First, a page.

1 tbsp freshly ground black pepper
2 tsp ground cayenne pepper
1 tsp crushed red pepper flakes
1/2 tsp dried thyme
1/4 tsp ground mace
1 tsp curing salts (optional--for cold-smoking only)
5 lbs pork butt, fat and lean separated, and cut into 2" chunks
1/2 cup water
wide hog casings 
Mix all the spices and herbs in a small bowl.  Separate the meat and the fat into two bowls, and rub each thoroughly with the spice mixture.  Cover and refrigerate overnight. 
Grind the lean meat in a meat grinder using a 3/8 inch plate.  Grind the fat using a 1/4-inch plate.  Mix the meat and fat together in a large bowl, add the cold water, and knead and squeeze until the water is absorbed and the spices are thoroughly blended. 
Stuff the mixture into wide hog casings, and shape into medium-sized links. 
If you are hot smoking, dry for at least two hours in a cool place, then hot smoke at about 225º F, turning every 30 minutes, until an instant-read thermometer inserted in the end of a sausage shows 155º to 160º F.  This should take about 1 1/2-2 hours.
If you are cold smoking, you'll have to add the curing salts during the first step, and carefully follow instructions on how to cold smoke.  Aidells recommends an extra-long cold-smoking period for Cajun andouille:  "at least 12 hours" (!).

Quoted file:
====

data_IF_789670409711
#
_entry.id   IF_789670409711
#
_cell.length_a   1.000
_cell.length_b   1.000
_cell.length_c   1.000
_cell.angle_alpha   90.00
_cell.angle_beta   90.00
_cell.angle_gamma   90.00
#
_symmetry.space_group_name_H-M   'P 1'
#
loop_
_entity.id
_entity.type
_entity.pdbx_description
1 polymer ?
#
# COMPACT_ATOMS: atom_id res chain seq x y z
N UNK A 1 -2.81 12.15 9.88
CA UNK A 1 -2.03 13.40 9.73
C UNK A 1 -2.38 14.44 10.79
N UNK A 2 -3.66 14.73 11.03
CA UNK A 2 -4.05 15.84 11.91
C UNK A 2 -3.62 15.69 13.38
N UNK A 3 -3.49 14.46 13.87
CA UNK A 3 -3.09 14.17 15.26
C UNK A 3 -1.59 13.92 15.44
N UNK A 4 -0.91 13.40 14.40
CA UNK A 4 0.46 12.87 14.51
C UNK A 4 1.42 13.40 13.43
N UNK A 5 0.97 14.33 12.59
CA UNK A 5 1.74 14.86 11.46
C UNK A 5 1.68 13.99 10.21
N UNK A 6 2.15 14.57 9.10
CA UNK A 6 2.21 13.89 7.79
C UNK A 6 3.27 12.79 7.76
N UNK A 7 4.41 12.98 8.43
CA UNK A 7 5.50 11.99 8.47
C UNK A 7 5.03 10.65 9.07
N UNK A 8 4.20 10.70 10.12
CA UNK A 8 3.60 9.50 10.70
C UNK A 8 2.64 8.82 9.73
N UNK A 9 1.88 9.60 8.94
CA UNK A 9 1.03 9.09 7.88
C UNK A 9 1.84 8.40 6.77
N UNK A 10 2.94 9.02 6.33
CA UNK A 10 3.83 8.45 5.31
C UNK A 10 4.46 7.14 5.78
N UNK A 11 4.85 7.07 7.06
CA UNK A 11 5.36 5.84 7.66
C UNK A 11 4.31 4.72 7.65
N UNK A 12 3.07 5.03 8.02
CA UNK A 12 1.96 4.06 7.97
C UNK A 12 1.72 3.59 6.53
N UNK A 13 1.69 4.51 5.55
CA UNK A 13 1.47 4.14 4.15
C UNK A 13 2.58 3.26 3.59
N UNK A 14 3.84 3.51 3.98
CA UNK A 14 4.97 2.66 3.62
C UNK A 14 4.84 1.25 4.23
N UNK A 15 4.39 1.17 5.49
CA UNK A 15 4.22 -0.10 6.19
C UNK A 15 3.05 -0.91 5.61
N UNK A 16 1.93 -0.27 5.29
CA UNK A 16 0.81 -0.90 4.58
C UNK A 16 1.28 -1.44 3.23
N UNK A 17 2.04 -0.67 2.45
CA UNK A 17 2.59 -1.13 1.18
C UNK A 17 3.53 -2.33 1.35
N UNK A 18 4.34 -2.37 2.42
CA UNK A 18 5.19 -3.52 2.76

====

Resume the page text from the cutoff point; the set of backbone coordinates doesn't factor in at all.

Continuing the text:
Hot-smoked andouille sausages are ready to eat as soon as they've been smoked.  Cold-smoked sausages are not--they must be fully cooked first.
[recipe from Bruce Aidell's Complete Sausage Book]
smoked andouille figs. d & e:  andouille:  before & after

While you're at it, might as well smoke a few turkey legs, right?  Just brine them for at least a few hours, and preferably overnight, then hot smoke them alongside your sausages, making sure to mist them with apple juice every 30 minutes or so.  Smoke until the juices run clear when you slice down to the bone, about 1 1/2 to 2 hours.

The results?  The skin turned out a little rubbery, but the meat was dreamy:  incredibly juicy and wonderfully smoky.  I just peeled the skin off and sliced the meat as thinly as possible before serving.  And I made sure to keep some for my gumbo.

smoked turkey fig. f:  smoked turkey
AEB Turkey & Sausage Gumbo 
for the broth: 
1 turkey carcass (recuperate as much quality meat from this carcass as possible, and put aside for the gumbo)
2 bay leaves
12 peppercorns
salt to taste 
Make yourself a rich turkey broth by adding all the ingredients above to a large stock pot, covering with water, bringing the pot to a boil, and simmering for at least a few hours.  Make sure to skim the fat thoroughly.  Turkey broth might be my absolute favourite, and this method ought to produce much more than the 4-5 cups of stock you need for the gumbo.  Freeze it and save it for another worthy occasion. 
for the gumbo: 
recuperated turkey meat from the carcass